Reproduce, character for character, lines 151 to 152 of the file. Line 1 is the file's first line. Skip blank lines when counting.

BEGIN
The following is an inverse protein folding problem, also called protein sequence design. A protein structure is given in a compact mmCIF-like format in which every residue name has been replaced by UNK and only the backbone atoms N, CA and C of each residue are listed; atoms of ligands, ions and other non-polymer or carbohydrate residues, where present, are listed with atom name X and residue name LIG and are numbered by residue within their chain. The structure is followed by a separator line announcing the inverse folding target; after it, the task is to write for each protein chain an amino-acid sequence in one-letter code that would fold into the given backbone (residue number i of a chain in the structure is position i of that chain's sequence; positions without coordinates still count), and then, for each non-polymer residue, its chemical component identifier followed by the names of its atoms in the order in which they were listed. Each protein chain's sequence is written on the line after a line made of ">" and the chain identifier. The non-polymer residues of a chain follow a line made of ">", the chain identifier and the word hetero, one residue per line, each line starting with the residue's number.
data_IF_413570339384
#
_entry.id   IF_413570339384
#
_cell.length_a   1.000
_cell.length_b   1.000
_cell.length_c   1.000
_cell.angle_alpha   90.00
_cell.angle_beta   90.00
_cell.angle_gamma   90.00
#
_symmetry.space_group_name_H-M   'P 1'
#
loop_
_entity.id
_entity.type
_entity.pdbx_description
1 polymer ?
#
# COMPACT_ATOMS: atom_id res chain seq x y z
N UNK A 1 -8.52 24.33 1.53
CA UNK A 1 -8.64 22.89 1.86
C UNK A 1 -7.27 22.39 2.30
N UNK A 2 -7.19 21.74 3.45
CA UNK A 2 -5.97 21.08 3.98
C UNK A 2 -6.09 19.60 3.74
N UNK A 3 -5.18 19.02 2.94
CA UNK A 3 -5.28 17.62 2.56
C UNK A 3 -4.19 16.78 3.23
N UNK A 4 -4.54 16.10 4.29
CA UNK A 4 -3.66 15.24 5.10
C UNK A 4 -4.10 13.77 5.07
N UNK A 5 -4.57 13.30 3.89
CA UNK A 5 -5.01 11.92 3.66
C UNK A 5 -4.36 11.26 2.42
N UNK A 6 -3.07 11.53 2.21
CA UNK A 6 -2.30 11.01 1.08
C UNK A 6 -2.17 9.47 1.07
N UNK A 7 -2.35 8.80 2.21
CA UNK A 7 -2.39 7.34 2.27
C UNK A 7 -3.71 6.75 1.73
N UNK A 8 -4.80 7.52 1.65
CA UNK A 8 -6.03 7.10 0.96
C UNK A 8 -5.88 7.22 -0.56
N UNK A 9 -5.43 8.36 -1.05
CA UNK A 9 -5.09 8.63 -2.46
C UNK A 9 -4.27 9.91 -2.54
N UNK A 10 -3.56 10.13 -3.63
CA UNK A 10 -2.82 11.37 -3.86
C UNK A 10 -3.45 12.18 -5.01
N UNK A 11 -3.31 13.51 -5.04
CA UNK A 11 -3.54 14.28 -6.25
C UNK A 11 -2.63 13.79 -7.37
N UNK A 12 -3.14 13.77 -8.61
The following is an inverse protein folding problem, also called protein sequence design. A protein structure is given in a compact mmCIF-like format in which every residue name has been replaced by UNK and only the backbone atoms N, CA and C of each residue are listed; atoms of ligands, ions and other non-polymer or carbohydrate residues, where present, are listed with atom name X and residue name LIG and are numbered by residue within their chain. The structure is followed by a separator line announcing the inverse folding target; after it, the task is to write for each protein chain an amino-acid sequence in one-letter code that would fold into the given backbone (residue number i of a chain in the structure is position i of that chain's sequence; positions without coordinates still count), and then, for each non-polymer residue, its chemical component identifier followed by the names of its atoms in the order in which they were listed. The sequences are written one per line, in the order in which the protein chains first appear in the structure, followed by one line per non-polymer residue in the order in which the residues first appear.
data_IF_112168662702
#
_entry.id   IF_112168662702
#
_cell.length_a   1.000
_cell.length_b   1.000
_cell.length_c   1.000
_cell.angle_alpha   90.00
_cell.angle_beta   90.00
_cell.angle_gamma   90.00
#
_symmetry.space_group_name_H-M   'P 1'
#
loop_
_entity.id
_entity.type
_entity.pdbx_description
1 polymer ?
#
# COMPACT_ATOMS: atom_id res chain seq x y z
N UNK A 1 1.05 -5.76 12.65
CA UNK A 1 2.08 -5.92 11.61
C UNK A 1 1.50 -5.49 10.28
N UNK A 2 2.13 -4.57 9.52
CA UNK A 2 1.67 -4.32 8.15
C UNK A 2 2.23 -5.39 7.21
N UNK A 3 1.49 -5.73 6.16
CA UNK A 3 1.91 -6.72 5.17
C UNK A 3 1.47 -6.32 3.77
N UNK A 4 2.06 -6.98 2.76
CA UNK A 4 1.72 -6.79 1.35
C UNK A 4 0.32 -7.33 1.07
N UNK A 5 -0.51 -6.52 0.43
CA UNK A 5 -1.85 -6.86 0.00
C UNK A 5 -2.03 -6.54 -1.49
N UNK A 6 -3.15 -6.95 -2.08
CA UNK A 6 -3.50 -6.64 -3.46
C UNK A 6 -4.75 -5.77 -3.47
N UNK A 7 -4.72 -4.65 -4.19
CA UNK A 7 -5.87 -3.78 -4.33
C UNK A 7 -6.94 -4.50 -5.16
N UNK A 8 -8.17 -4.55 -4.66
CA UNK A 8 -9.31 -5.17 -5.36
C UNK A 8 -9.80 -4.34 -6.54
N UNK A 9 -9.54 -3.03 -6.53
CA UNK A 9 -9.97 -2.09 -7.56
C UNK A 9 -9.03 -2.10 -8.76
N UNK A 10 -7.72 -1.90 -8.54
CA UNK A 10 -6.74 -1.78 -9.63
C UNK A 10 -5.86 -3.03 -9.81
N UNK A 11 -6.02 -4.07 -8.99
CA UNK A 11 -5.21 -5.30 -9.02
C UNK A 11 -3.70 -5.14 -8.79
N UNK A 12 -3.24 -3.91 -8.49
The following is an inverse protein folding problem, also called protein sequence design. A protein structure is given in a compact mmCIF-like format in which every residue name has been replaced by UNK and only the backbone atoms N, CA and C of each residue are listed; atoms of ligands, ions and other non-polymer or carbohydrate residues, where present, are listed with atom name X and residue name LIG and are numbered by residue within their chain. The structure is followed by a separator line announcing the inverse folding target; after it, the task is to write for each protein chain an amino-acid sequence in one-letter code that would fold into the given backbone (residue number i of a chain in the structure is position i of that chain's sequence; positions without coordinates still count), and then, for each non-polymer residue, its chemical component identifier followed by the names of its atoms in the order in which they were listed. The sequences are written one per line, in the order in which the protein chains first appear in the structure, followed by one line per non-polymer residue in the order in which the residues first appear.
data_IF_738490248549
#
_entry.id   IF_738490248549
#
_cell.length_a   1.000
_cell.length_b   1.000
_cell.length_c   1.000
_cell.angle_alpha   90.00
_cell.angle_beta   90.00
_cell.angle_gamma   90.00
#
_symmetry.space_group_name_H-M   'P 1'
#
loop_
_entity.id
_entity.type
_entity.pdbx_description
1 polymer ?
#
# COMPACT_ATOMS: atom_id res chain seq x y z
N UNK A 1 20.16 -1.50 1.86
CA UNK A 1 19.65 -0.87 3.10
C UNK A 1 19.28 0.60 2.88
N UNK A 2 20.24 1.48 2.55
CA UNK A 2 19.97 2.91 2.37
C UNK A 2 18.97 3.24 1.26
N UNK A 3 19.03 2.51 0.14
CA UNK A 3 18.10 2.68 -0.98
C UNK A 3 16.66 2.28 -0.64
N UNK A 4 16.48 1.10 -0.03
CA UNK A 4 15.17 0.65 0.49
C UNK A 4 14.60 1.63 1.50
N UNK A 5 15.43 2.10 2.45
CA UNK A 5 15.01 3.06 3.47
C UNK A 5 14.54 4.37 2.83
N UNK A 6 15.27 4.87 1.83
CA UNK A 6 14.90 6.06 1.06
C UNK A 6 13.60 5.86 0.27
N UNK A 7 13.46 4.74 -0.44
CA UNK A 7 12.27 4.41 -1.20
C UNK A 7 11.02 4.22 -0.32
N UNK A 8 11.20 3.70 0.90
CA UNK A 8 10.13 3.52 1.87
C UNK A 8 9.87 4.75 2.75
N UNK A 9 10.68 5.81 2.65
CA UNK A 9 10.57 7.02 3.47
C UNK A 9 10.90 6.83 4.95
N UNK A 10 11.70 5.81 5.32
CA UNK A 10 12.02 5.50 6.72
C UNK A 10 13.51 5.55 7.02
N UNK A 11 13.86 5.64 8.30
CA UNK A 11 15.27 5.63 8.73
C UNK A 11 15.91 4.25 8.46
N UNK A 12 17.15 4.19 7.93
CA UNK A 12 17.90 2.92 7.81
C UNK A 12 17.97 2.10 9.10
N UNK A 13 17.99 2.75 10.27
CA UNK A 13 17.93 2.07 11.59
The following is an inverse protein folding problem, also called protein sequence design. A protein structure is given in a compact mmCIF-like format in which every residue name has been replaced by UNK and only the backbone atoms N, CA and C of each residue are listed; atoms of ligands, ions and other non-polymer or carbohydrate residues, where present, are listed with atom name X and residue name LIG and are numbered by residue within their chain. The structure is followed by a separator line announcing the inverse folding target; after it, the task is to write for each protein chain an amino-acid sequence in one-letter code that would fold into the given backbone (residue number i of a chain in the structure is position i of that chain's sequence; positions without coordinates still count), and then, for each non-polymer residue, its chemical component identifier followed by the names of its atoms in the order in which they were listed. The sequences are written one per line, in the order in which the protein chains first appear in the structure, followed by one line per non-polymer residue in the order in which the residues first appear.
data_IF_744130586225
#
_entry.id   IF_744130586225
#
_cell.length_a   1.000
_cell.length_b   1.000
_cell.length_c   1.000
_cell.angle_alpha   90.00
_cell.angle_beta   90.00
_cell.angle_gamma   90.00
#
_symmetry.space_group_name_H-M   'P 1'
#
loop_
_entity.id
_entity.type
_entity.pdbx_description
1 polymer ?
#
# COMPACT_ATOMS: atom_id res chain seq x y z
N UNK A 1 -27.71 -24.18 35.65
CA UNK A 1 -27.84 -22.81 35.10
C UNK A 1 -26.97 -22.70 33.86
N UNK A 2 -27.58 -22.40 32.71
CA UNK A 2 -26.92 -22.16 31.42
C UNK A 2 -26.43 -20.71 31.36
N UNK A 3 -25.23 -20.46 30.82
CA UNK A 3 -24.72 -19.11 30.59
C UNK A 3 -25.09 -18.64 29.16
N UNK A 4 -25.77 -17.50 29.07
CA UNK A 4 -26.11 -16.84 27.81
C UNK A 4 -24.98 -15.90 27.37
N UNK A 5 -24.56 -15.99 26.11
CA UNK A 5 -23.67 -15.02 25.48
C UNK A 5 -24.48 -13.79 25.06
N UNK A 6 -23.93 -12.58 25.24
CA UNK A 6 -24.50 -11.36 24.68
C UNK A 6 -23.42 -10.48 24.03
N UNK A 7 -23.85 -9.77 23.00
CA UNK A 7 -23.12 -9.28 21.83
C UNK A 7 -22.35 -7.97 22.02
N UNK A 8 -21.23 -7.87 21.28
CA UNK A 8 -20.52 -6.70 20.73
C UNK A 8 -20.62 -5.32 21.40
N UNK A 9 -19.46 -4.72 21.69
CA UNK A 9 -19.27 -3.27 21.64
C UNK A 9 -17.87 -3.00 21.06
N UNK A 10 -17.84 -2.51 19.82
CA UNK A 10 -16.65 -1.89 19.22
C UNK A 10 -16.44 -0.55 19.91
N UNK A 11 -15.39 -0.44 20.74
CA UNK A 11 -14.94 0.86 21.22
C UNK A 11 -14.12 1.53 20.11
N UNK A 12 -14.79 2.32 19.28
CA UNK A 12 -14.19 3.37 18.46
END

CA UNK A 7 12.27 4.41 -1.20
C UNK A 7 11.02 4.22 -0.32